As I write this, China is leading the medals’ table in London (they topped the table in Beijing too). Can we explain why? I do not claim to have the answer and a cursory look at research shows that no one else seems to either. But here are some thoughts where I build on some research published by Anirudh Krishna and Eric Haglund of Duke University and the Congressional Hunger Centre, respectively.
One might think that China’s success is because of its enormous population (which raises the probability of producing successful Olympians). However, the country with the next largest population, India, is nowhere in sight on the medals’ table. In fact, at the Beijing Olympics, India won one gold medal compared with China’s 51, and three medals overall compared with China’s 100. Between China and India, there were 48 countries, including Cuba (24 medals with a population of 11 million (1/100th of that of India). So population is not a good explanation for medal counts.
Perhaps, GDP is. Indeed, rich countries generally tend to do better on the medals’ table. It makes sense: more money can buy better sporting facilities, coaches, etc. When we combine population and GDP we get closer to the truth, but still are unable to explain the actual medal tally. Based on a combination of population and GDP, according to research done by Krishna and Haglund, China should have won 20 medals in the 2004 Olympics and India should have won 19. However, China (GDP of $8,000 as opposed to the US GDP of $50,000) actually won 63 and India got just one solitary medal. The Russian contingent should have won 15, whereas it actually won 92. In other words, even with GDP thrown in, some countries punch way above their weight, while others much below. Absolute investment in sporting facilities is also not the complete answer either, since Cuba wins just as many medals per one million people as Australia does.
The reason for this, according to Krishna and Haglund, lies in “effectively participating” populations. These are populations that actually participate in sports programmes that lead to the Olympics, or even simply, international level sport. In highly polarised countries (where GDP per capita basically means nothing, since the distribution of wealth generated is highly skewed) such as Pakistan and India, effective populations are very small. Sporting facilities and resources are hogged mostly by the elite. There are hardly any national level programmes that run on a regular basis and the plight of government schools is such that they are barely able to provide any facilities. Even in MC High School, Gojra, which has produced 75 international hockey players, it is the donations and the passion of one person that sustains the school’s excellence. The presence of Olympians (from similar backgrounds) in their midst allows this school’s poor students to dream. For its part, the government has done nothing.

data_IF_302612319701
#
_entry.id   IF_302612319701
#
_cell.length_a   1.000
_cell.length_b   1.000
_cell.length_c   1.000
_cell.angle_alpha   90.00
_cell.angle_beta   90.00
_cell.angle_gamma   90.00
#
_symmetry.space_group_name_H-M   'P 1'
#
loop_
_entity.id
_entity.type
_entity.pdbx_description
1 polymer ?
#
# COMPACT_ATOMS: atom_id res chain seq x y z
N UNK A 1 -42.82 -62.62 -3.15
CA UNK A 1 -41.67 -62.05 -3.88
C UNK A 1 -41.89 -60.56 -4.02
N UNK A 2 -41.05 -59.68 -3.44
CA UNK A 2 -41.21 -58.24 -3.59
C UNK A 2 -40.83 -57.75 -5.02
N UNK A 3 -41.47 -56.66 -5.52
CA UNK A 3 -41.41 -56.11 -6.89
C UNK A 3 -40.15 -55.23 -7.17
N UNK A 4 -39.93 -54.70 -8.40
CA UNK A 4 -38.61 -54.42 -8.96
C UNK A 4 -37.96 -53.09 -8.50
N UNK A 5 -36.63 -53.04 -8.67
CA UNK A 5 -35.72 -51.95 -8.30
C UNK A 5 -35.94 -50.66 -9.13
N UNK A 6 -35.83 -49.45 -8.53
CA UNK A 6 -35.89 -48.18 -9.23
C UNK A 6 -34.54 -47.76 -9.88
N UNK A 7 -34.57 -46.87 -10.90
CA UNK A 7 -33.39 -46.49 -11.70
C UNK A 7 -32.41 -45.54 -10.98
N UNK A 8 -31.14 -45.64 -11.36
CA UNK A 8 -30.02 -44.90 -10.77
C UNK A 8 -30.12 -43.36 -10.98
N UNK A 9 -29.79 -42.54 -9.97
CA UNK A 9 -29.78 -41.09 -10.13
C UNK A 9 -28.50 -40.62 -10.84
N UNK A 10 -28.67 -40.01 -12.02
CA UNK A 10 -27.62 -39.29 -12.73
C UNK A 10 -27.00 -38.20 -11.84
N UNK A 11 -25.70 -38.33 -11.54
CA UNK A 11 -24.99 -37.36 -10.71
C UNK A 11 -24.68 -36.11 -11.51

It appears that countries such as China or Cuba, with a per capita GDP that is far lower than rich countries are able to do well because of the relative equal distribution of opportunities to excel across its school system (of course, they have also given much importance to sport because of the national pride associated with it). Perhaps, their success is also, at least partially, due to public health systems that ensure that their children do not suffer from malnutrition (like they do in India). A relatively equal society also ensures common dreams. Children in poor areas tend to have shockingly lower aspirations (this is something elite universities run into all the time — the poor smart kids are reluctant to even apply). Krishna and Haglund surveyed 40 villages in Karnataka and Rajasthan. They asked village youth what they aspired to be when they grew up. Their aspiration was mostly to become police constables, soldiers or schoolteachers, positions that they had seen their ‘successful’ elders achieve. Indeed, in 20 villages of Karnataka, one doctor, three engineers and four lawyers in district courts represented the highest achievements in all of the past 10 years — from among 60,000 people!
As Krishna and Haglund stress, the concept of “effective population” applies not just to the Olympics, but also to the Nobel Prize, mathematical and scientific excellence, etc. The key is uniform distribution of opportunity and resources instead of market segmentation according to purchasing power. Most Olympians are ‘discovered’ in their schools. A freely operating private school system, which differentiates solely on grades (obtained by cramming the students full of textbook knowledge) rather than following a more holistic pedagogical philosophy that feeds into national level objectives, might find it difficult to ever deliver on this front. Rich schools are loath to host teams from poor schools, share their facilities, or even to send their children to government-run programmes where a mix across classes might be present. Wider participation in national programmes or sharing of resources does not happen in segregated societies (and in Pakistan, a defacto policy of economic apartheid operates). Similarly, if the majority of a country’s population is denied access to proper nutrition and health care (and indeed, even the capacity to dream), it is effectively out of contention before it even started.
Winning medals at the Olympics, then, is not just about the individual athletes. It is about social and economic policies that they are a product of. Those sitting in Islamabad might want to take note of that.
Published in The Express Tribune, August 2nd, 2012.
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